Thursday, December 10, 2009

Mojave Chiefs

Today's picture features a group of Mojave Indian Chiefs in Arizona. The picture was taken in 1887. I like the picture because the men are very well armed, each with a rifle and gun belt. I find it interesting that the men are dressed more like cowboys than Indians. They have western hats, boots, and bandannas. Once can only wonder the stories they could tell.


  1. They appear to be very serious individuals and somewhat uncomfortable in those cowboy clothes.

    Actually, I’m surprised to see so many “posed” photographs of Native Americans taken during this time period. I have read that many were afraid and refused to have their pictures taken due the belief that photography would “steal” their souls.

    This fear was common in other cultures, too and is connected to the reason that some customers require that the mirrors in a home be covered after a person has died. It is tied to the belief that a person’s reflection contains a projection of the soul - and the family would not want it to get “trapped” in the mirror and thus be unable to pass to the other side.

    All very fascinating.

  2. Sorry, folks. I meant "customs" NOT "customer's" in the above post.

    That's my spell check.

    I'm sure NO-ONE wants to be a "customer" of the Grim Reaper.

  3. All photographs were posed. Candid photographs weren't possible until cameras, and film, were improved enough to take a picture in a fraction of a second, rather than multiple seconds or even minutes.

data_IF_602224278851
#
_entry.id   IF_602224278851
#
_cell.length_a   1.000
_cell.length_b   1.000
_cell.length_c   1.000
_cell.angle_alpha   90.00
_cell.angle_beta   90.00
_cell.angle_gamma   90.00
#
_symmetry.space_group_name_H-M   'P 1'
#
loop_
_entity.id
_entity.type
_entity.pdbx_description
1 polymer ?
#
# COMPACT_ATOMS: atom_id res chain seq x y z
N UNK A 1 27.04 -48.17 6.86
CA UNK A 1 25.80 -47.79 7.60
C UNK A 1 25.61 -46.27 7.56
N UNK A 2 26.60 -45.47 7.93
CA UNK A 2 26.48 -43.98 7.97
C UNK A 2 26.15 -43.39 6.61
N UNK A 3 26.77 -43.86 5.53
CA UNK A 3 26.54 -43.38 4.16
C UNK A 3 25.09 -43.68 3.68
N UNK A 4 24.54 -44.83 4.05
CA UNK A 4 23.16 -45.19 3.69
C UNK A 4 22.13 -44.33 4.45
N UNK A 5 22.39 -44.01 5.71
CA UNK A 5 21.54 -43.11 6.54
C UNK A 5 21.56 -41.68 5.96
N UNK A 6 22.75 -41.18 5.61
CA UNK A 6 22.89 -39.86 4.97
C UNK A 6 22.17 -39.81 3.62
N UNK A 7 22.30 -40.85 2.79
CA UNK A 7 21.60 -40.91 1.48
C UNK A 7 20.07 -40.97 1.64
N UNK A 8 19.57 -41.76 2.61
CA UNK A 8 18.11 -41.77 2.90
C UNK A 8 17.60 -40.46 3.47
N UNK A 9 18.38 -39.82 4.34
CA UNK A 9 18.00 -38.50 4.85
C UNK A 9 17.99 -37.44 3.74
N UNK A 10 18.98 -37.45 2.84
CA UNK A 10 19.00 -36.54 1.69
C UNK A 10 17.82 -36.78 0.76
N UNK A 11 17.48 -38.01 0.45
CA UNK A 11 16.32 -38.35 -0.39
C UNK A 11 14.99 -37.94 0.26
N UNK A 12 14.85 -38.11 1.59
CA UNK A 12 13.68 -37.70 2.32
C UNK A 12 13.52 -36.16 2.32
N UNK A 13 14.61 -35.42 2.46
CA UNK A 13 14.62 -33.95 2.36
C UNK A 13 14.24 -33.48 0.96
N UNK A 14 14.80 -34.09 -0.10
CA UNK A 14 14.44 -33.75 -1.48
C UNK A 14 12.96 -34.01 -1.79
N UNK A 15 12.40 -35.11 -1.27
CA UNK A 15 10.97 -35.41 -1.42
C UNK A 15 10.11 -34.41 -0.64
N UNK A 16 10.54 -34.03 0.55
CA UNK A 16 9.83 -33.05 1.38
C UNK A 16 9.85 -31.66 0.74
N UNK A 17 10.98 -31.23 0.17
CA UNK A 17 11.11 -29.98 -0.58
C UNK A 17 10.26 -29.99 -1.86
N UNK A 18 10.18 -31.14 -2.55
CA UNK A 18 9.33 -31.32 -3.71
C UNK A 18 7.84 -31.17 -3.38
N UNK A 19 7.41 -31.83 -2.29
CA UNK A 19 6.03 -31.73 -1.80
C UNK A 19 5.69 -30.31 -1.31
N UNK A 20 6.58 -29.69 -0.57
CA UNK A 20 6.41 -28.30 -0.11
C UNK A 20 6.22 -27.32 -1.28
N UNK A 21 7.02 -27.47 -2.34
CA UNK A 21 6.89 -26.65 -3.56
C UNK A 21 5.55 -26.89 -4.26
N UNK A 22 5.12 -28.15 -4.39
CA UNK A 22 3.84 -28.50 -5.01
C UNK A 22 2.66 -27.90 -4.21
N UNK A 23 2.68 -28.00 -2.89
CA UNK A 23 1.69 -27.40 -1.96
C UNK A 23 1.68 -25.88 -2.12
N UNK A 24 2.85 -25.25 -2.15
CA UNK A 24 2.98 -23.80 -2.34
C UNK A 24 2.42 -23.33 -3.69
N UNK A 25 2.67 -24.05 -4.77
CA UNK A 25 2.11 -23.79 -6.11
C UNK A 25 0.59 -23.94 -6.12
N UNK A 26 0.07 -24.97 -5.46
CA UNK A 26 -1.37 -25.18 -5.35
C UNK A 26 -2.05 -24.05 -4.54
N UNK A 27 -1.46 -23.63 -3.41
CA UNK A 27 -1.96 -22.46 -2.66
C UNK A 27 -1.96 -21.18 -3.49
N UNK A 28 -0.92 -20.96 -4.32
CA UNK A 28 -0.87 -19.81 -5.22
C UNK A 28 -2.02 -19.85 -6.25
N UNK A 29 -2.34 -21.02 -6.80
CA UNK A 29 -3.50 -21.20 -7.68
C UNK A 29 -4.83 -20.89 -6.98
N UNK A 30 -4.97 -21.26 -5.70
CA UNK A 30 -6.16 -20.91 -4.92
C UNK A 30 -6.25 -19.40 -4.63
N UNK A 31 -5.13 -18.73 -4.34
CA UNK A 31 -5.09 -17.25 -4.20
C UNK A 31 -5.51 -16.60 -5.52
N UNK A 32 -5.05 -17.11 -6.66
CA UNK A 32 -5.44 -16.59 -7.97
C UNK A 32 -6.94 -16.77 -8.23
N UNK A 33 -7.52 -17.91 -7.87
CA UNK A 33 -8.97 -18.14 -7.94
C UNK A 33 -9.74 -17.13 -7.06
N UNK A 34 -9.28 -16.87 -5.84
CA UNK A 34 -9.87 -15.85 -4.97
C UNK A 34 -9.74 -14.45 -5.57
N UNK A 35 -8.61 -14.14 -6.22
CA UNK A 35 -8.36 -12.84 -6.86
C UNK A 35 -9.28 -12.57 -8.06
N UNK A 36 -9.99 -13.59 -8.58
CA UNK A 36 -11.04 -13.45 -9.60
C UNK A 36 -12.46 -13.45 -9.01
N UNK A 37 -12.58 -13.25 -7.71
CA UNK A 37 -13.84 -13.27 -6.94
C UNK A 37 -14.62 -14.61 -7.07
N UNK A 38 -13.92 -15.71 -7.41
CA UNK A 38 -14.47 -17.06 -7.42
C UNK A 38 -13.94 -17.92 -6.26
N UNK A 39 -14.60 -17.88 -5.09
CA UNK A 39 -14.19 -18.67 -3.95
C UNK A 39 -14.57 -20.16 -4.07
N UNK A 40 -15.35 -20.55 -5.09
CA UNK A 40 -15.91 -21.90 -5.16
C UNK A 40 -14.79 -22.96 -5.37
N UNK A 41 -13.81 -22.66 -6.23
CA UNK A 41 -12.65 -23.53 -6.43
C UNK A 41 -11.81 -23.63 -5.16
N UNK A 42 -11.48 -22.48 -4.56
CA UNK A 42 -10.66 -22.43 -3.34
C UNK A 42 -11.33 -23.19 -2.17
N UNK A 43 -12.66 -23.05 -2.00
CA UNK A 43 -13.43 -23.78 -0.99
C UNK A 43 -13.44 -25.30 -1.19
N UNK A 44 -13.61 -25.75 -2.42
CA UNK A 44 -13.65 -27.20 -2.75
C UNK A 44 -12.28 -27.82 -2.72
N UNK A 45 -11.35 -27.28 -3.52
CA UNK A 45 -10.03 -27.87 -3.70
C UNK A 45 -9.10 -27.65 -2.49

The Indians were viewed as primitive, and maybe they were by European standards, but they certainly weren’t stupid. They were quick to adopt any item, or technology, that would make their life easier. Iron tools, ready made cloth/clothing, firearms, were things they readily welcomed.

  4. I think the "soul stealing" camera or mirror idea has attained a kind of urban legend status and not that many primitive people really believe it - we think more people believe it than actually do. I haven't heard of it in relation to american indians.
    Every old picture looks posed because it was. That's also why there aren't many smiles in those old photos. Because taking photos had to be planned for, we don't often see impromptu shots - at least in focus. It gives the impression that in the old days, everyone was excessively serious and formal and only wore grey, brown and black.

  5. Most of the photos of me, currently, are posed, often with tongue-in-cheek. Why should we expect it to be different, especially given the circumstances?

  6. I'm able to remember just a fragment of something now, having to do with traditional clothing worn by Southwestern indians, women in particular. While European clothing was adapted into Indian culture, by no means was it the "traditional" dress, but some tribes claim these dresses as their "traditional" garments. Interesting.

  7. ...please where can I buy a unicorn?

  8. I realize that all of the photos taken during this time period were posed, due to slow film speeds and the primitive photographic process.

    Nonetheless, I am still surprised to see that so many Native Americans were willing to pose for pictures - and this is no reflection on their intelligence.

    Re the “soul-stealing” superstition, most people consider it a myth today, but many did not THEN. A lot of cultures believed in those things. Again, one cannot judge the past through our present knowledge.

  9. Good post. The Mojave Indian picture is really good. The dressing is really different and awesome. They look similar to cowboy way of dressing the boots, hat. The boots are awesome.


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